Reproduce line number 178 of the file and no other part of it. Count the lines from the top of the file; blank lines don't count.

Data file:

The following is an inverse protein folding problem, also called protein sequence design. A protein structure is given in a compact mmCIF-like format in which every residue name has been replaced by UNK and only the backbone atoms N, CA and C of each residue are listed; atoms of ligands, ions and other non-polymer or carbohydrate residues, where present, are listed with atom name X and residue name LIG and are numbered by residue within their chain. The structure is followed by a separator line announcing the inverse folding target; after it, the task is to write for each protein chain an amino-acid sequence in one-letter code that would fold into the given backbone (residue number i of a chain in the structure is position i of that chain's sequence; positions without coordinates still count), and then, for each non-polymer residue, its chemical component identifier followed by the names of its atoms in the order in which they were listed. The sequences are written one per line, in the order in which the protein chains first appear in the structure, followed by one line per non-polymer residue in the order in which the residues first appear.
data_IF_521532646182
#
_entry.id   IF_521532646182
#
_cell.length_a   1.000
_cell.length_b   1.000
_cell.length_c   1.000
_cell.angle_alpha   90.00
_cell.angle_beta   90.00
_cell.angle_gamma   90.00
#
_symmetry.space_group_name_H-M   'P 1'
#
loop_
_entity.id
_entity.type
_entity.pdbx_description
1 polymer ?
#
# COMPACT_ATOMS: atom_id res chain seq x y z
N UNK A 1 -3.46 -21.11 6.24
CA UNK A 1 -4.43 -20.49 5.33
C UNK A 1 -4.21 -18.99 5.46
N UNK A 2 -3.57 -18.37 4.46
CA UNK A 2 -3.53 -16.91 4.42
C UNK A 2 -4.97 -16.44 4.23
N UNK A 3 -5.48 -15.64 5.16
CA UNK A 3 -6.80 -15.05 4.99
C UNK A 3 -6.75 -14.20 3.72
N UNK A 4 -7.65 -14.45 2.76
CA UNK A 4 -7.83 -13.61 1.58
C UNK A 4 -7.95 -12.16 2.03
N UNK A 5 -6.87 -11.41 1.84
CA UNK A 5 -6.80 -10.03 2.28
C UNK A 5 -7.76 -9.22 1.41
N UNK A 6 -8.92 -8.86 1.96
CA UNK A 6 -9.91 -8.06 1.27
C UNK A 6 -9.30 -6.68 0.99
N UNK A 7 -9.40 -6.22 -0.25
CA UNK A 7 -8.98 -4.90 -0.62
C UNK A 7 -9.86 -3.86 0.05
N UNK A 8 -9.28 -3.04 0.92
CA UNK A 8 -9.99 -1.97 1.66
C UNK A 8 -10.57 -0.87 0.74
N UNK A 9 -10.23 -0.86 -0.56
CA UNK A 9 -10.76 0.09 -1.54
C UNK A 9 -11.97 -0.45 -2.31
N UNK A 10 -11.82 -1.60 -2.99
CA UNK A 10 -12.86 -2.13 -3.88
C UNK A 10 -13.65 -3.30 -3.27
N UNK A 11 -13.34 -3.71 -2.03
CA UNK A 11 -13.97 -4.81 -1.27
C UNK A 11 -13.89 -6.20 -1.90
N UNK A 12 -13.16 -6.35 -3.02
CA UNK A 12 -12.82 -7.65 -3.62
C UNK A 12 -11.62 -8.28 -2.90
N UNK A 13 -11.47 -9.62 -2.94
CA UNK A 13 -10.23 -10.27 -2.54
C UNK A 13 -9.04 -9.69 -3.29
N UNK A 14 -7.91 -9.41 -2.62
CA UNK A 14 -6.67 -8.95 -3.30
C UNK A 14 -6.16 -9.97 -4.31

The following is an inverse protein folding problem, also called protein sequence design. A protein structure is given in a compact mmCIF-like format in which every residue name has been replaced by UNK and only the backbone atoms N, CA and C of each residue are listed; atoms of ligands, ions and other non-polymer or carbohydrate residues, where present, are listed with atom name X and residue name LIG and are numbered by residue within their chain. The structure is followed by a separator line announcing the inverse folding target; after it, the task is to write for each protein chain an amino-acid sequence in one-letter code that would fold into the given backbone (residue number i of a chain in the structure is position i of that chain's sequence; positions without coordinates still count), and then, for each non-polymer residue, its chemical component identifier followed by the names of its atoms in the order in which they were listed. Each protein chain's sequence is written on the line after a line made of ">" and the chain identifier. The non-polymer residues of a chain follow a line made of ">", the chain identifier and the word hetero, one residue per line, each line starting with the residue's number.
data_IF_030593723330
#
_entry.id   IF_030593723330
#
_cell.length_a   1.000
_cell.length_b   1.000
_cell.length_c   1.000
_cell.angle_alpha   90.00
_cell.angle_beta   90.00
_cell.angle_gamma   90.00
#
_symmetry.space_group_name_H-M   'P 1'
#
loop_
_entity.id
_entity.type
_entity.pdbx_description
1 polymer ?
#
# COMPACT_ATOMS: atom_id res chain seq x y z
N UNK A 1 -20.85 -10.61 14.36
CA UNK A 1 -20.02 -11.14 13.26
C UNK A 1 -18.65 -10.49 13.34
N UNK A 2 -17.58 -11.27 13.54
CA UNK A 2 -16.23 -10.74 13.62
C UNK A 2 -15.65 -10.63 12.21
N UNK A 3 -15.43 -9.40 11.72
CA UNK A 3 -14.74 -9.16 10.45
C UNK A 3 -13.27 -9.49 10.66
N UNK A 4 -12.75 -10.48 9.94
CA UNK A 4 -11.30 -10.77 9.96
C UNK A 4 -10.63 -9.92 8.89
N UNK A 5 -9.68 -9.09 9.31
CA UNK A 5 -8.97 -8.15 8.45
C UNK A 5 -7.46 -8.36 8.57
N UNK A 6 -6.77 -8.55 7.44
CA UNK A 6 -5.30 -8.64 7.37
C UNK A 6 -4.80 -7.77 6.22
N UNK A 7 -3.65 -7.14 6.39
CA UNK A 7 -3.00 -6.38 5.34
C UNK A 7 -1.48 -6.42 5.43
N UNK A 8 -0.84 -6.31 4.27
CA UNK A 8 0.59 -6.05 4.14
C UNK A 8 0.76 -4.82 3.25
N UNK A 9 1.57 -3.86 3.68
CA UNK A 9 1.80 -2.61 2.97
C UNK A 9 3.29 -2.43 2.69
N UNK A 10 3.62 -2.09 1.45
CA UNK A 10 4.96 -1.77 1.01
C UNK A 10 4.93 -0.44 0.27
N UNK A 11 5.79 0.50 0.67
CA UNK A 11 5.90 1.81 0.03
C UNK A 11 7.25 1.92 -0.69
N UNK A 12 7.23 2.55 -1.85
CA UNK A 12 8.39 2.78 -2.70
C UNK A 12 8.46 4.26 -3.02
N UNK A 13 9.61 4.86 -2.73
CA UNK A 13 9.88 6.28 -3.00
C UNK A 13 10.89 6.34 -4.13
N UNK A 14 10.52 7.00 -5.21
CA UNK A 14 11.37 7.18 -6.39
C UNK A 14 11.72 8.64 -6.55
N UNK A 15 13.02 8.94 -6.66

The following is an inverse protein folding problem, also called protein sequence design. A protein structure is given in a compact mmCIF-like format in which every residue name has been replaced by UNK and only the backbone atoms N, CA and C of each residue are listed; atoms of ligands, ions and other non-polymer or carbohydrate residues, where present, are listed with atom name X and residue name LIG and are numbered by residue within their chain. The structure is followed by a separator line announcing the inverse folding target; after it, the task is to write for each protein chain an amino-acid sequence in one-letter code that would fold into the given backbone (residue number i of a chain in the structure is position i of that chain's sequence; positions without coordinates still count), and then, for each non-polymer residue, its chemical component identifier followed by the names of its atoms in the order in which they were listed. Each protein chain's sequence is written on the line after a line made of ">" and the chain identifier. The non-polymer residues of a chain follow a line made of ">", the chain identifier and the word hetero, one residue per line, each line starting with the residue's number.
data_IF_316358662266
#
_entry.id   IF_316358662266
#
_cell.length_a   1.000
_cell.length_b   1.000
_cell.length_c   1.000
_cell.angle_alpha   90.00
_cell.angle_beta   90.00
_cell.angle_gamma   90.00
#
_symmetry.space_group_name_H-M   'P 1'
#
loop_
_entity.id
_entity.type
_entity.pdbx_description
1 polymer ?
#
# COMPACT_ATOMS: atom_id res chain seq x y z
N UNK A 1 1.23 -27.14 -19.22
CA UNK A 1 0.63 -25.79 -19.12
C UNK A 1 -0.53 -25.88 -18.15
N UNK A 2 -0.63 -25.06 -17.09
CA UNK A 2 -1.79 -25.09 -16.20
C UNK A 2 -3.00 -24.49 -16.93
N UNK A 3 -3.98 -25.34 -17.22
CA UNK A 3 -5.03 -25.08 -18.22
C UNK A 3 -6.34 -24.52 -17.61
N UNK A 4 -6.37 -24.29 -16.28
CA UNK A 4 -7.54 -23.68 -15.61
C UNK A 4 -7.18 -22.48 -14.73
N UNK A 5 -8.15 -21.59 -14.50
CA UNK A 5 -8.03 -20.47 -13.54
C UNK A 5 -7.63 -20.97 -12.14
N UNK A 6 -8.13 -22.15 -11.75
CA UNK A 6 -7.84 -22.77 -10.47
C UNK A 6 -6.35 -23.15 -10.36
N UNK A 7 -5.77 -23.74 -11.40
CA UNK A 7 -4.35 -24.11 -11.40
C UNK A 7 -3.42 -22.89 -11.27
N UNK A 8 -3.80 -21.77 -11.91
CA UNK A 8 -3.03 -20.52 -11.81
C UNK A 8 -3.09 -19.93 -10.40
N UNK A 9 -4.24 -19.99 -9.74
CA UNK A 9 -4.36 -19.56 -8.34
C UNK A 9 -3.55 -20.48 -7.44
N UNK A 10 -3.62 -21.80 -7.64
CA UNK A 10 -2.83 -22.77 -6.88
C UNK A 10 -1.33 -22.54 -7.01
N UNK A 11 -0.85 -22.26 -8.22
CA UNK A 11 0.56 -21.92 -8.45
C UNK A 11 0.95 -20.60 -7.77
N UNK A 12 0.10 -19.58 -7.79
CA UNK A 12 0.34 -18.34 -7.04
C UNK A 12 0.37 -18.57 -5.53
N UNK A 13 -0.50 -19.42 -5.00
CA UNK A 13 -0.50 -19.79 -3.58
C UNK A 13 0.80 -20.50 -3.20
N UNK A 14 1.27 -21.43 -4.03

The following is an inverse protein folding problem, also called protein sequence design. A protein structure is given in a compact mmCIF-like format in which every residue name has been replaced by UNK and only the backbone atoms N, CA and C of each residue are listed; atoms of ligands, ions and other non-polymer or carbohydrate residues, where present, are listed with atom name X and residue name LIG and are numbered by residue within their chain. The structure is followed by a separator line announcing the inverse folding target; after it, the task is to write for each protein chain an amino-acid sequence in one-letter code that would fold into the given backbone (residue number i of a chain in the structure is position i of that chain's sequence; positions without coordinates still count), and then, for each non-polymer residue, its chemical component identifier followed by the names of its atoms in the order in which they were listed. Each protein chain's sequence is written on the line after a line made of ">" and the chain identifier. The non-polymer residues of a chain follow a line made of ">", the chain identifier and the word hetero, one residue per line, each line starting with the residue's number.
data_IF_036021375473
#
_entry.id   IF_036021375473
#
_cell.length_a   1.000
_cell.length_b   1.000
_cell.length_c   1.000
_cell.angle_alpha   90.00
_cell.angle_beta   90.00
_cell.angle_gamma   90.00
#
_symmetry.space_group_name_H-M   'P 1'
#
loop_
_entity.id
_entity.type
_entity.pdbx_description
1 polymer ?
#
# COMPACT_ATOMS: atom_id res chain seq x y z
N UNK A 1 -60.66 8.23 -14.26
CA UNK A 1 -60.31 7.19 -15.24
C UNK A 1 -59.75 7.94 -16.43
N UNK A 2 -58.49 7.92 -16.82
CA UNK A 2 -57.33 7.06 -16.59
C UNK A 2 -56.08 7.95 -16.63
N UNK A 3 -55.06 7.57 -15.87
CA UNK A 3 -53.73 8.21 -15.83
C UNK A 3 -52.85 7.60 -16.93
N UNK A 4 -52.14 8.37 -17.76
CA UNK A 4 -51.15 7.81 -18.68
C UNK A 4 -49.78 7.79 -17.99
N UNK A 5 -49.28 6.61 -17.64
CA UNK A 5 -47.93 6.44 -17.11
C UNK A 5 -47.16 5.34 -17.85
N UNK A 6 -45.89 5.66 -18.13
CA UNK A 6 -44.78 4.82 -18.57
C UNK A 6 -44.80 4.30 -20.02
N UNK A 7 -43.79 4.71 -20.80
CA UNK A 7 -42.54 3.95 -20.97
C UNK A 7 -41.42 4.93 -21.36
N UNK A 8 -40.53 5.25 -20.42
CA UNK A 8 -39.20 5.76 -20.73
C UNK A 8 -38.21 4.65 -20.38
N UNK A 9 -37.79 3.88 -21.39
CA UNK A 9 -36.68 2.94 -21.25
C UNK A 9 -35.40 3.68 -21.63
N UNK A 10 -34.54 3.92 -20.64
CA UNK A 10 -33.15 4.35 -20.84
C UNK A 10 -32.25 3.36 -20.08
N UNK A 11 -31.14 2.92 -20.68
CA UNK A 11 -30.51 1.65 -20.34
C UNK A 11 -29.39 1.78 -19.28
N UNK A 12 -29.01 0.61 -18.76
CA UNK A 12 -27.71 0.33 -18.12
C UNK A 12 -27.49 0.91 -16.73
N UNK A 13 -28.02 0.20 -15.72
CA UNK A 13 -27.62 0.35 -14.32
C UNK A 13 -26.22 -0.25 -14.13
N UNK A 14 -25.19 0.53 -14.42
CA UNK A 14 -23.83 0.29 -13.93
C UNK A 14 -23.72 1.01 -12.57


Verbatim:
C UNK A 10 -1.33 -22.54 -7.01